Doctor insights on:
Symptoms Of Reactive Airway Disease
Prevention is best: There are usually specific triggers such as smoke inhalation, allergens, and upper respiratory infections that exacerbate the reactive airway. Avoidance of your individual triggers is best. Once an episode is triggered, bronchodilators and inhaled steroids are usually necessary, sometimes oral steroids may be required. ...Read more
Very mild asthma: More and more we are shying away from using that term. It is usually used to label very mild asthma that flares up very infrequently, usually due to a well-defined trigger like infections, wheather change, pollen, etc. There's a reason asthma meds like albuterol are used for this. ...Read moreSee 1 more doctor answer
Yes. : It depends on who made the diagnosis and what criteria were used to make a diagnosis of reactive airway disease. We do know that historically patients with asthma who were either untreated or undertreated in childhood and adolescence went on to develop COPD in the future. ...Read moreSee 1 more doctor answer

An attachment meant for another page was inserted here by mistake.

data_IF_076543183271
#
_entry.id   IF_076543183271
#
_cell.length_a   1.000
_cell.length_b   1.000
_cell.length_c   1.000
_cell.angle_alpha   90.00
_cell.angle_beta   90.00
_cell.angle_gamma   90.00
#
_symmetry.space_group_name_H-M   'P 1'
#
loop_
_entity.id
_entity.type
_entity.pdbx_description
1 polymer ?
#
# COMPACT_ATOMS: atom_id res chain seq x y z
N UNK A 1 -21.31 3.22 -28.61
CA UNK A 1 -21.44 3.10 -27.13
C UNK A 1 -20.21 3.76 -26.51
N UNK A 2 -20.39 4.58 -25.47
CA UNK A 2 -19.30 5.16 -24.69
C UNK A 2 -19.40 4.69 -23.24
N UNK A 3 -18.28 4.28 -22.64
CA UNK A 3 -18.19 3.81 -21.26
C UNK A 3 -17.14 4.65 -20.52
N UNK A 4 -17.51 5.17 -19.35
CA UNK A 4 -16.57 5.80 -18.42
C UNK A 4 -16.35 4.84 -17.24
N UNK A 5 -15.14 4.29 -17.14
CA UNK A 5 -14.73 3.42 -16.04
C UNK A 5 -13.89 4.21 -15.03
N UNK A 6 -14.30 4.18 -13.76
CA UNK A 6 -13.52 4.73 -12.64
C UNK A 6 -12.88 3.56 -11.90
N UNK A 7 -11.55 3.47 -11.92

Our 2.5 year old son was diagnosed tioday with reactive airway disease. Should we go on vacation to aruba tomorrow?
Depends: It depends on how sick he is right now. If he is coughing a lot and wheezing, it's probably best not to go. However, if his oxygen saturation is good and the nebulizer treatments are helping, you just need to make sure you bring the machine and medications with you. It also depends on how long the flight is and how long your child can go in between treatments. ...Read more
Seek care: Reactive airway disease aka asthma does not cause fevers. However, an upper respiratory illness that causes a fever can trigger his asthma. With his high fever, consider cool compresses and a dose of weight based acetaminophen. Try to keep him hydrated and call the doctors office tomorrow for further guidance. ...Read more